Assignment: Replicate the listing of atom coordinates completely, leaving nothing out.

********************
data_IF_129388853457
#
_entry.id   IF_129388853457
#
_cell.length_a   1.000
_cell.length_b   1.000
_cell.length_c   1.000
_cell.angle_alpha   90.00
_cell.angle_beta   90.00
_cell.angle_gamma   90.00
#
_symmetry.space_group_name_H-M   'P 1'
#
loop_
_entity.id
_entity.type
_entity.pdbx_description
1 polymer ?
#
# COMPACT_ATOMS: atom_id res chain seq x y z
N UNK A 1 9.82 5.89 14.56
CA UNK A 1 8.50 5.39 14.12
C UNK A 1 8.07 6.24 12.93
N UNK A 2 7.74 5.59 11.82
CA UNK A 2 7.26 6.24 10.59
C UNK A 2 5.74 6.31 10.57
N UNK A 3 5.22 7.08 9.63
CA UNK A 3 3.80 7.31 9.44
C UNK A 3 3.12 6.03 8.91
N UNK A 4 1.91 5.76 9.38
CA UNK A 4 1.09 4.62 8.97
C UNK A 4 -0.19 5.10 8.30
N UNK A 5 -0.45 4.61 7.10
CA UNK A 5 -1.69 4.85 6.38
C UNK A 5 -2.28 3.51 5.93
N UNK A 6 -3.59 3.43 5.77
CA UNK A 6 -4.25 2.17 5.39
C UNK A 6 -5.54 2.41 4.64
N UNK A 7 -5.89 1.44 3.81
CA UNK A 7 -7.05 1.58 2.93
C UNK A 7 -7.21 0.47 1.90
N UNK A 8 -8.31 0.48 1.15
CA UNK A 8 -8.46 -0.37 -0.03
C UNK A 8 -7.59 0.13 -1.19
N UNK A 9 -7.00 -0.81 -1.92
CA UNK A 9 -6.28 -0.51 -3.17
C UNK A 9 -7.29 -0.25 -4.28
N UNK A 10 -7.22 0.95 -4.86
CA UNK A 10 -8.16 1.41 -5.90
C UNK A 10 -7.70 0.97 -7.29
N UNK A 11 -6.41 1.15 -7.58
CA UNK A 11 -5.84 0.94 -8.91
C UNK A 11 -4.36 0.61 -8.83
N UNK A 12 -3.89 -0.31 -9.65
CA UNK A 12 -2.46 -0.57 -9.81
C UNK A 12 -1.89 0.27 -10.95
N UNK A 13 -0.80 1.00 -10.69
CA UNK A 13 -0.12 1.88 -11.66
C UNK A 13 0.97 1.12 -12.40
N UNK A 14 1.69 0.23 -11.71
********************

data_IF_129388853457
#
_entry.id   IF_129388853457
#
_cell.length_a   1.000
_cell.length_b   1.000
_cell.length_c   1.000
_cell.angle_alpha   90.00
_cell.angle_beta   90.00
_cell.angle_gamma   90.00
#
_symmetry.space_group_name_H-M   'P 1'
#
loop_
_entity.id
_entity.type
_entity.pdbx_description
1 polymer ?
#
# COMPACT_ATOMS: atom_id res chain seq x y z
N UNK A 1 9.82 5.89 14.56
CA UNK A 1 8.50 5.39 14.12
C UNK A 1 8.07 6.24 12.93
N UNK A 2 7.74 5.59 11.82
CA UNK A 2 7.26 6.24 10.59
C UNK A 2 5.74 6.31 10.57
N UNK A 3 5.22 7.08 9.63
CA UNK A 3 3.80 7.31 9.44
C UNK A 3 3.12 6.03 8.91
N UNK A 4 1.91 5.76 9.38
CA UNK A 4 1.09 4.62 8.97
C UNK A 4 -0.19 5.10 8.30
N UNK A 5 -0.45 4.61 7.10
CA UNK A 5 -1.69 4.85 6.38
C UNK A 5 -2.28 3.51 5.93
N UNK A 6 -3.59 3.43 5.77
CA UNK A 6 -4.25 2.17 5.39
C UNK A 6 -5.54 2.41 4.64
N UNK A 7 -5.89 1.44 3.81
CA UNK A 7 -7.05 1.58 2.93
C UNK A 7 -7.21 0.47 1.90
N UNK A 8 -8.31 0.48 1.15
CA UNK A 8 -8.46 -0.37 -0.03
C UNK A 8 -7.59 0.13 -1.19
N UNK A 9 -7.00 -0.81 -1.92
CA UNK A 9 -6.28 -0.51 -3.17
C UNK A 9 -7.29 -0.25 -4.28
N UNK A 10 -7.22 0.95 -4.86
CA UNK A 10 -8.16 1.41 -5.90
C UNK A 10 -7.70 0.97 -7.29
N UNK A 11 -6.41 1.15 -7.58
CA UNK A 11 -5.84 0.94 -8.91
C UNK A 11 -4.36 0.61 -8.83
N UNK A 12 -3.89 -0.31 -9.65
CA UNK A 12 -2.46 -0.57 -9.81
C UNK A 12 -1.89 0.27 -10.95
N UNK A 13 -0.80 1.00 -10.69
CA UNK A 13 -0.12 1.88 -11.66
C UNK A 13 0.97 1.12 -12.40
N UNK A 14 1.69 0.23 -11.71